If the Gospel only means treat your employees like dirt, your coworkers like tools, your bosses like kings, and your families like a chore, what makes us any different from anyone else who may rank the order differently… but will use the same words?
We are in the world and we are of it, can we not forget it?
Can we not realize that “all things in common” means “no one need be poor”?
Can we love without lust?
Can we lead without judging even those who lust to what is real love?
Can we forget what the real world is like and live the Gospel?
Can we let go of a mentality of porn so ubiquitous that we fail to see when “food porn” and “motor porn” and “shopping porn” are all real issues; can we realize that all “advertising” is just porn – designed to stir lustful passions for stuff that isn’t ours?
Can we let go of the pain, the cries of “What about me?” and the demand for “my fair share” and “what’s coming to me”?
Can we untangle the gospel from petty cries for merely worldly “justice”?
Can we redefine Justice as God’s Rule and not man’s rules?
Can we stop our theft from the future, our massive credit debt we owe to our children, our fellows, our neighbors?
Can we learn the very meaning of “to have” is “to share”?
Can we drop out of the social net without disconnecting from those we are called to save?
Can we forget the calls of “honor” and “respect” and “patriotism” that the world puts on us?
Can enough silence be made to give us time to hear God’s heart?
Can we leave behind the “real world” so as to save the real people who live in it?

There’s a little voice inside that calls me to pick up and go: to start walking to Mom’s and see if I can preach any Gospel along the way. By preaching I mean live. By living I mean love.

Can we?

I got my Liberty License

JMJ

The Readings for the memorial of St Theresa of Avila, Doctor of the Church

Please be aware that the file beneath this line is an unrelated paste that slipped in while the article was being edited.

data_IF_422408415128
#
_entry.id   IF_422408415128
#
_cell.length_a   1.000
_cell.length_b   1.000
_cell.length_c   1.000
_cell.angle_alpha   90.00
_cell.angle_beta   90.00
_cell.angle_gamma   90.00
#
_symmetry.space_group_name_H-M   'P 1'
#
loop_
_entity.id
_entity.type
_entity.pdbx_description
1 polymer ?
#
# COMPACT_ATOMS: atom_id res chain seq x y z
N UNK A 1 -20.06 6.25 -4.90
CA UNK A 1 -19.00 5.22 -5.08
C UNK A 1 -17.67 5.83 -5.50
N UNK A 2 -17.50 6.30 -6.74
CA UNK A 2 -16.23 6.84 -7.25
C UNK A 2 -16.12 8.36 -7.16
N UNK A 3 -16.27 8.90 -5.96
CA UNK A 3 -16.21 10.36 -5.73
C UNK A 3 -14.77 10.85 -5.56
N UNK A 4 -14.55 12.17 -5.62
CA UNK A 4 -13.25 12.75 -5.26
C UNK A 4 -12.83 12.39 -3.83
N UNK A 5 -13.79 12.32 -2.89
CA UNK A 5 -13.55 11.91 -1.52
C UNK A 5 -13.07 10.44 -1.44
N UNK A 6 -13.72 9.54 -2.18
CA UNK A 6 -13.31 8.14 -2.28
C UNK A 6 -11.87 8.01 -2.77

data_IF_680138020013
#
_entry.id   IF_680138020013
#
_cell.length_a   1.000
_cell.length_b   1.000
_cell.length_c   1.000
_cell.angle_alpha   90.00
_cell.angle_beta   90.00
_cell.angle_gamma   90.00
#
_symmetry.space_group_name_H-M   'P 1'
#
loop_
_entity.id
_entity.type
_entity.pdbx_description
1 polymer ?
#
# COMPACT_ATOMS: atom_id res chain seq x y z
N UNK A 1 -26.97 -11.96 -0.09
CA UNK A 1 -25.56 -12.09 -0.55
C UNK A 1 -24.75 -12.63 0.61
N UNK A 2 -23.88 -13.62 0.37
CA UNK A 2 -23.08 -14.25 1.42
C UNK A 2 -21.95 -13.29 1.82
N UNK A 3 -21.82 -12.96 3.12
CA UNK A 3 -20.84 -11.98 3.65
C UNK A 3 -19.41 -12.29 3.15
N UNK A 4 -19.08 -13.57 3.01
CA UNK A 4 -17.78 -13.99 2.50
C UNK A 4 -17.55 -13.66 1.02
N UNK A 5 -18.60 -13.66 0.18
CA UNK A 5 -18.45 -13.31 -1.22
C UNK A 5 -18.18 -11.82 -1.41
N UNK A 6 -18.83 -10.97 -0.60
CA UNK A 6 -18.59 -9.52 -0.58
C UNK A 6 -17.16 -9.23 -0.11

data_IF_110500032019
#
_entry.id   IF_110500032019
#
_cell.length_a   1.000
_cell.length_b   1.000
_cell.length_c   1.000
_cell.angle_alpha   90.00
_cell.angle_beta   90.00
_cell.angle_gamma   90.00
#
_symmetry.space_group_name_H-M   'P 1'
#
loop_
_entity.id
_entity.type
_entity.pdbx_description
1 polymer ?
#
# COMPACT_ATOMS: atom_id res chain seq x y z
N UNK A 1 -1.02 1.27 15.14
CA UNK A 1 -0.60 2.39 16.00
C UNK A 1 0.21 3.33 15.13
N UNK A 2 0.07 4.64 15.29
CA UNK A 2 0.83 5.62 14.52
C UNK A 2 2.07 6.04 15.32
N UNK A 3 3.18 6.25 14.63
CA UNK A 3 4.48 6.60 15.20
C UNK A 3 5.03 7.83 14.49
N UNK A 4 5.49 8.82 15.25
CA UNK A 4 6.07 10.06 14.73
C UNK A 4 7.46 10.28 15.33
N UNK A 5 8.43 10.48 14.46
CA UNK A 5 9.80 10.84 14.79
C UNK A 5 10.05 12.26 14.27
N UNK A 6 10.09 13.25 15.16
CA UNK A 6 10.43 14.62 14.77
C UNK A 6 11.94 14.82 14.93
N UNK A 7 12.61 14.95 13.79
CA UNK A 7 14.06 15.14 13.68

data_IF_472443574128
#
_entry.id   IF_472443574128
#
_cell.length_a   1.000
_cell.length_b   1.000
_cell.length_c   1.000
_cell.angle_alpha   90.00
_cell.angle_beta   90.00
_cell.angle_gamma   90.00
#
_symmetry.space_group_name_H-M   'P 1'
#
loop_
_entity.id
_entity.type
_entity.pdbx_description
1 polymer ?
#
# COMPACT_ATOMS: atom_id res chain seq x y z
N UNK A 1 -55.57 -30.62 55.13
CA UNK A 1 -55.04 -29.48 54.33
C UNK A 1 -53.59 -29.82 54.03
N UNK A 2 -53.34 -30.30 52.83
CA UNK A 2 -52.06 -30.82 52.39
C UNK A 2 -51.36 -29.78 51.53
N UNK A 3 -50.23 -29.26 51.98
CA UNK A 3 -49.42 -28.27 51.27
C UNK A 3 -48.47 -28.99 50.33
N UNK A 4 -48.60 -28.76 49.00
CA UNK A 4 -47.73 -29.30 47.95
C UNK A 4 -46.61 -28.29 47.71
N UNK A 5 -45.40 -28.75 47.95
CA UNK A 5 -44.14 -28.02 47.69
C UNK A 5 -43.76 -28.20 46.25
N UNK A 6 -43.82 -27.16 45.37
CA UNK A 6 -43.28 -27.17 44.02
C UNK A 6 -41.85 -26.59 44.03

Monday in the 28th Week of Ordinary Time (B2)

Itaque, fratres, non sumus ancillae filii, sed liberae : qua libertate Christus nos liberavit. State, et nolite iterum jugo servitutis contineri.
So then, brethren, we are not the children of the bondwoman, but of the free: by the freedom wherewith Christ has made us free. Stand fast, and be not held again under the yoke of bondage. 

Paul does some strange things with his argument and I want it to be evident:

Abraham had two sons. God promised him a son, but because of human concupiscence, Abraham was impatient and slept with his slave woman, Hagar. She bore him a son. Then the promised child was born to his wife, Sarah. He drove out the slave woman, again because of human sin: his wife was jealous. But God saved that child as well. Of Sarah by Isaac came all the tribes of Israel. Of Hagar, the slave, came by way of Ishmael, all the gentile tribes of the middle east.

It should be evident that the Ishmaelite tribes of gentiles were not under the law of Moses while the Israelite tribes were under the law. Yet Paul uses these same tags of Israelites and Ishmaelites to describe the Freedom of Christians (Israelites) as compared to the slavery of those under the law (Ishmaelites). It’s an interesting rhetorical inversion, a literal head-over-heels, topsy-turvy place where suddenly Jews who reject Messiah become gentiles while the Gentiles who accept the Messiah are plugged into the New Covenant along with the Jews.

But Paul is making this argument to say Christians are not under the law…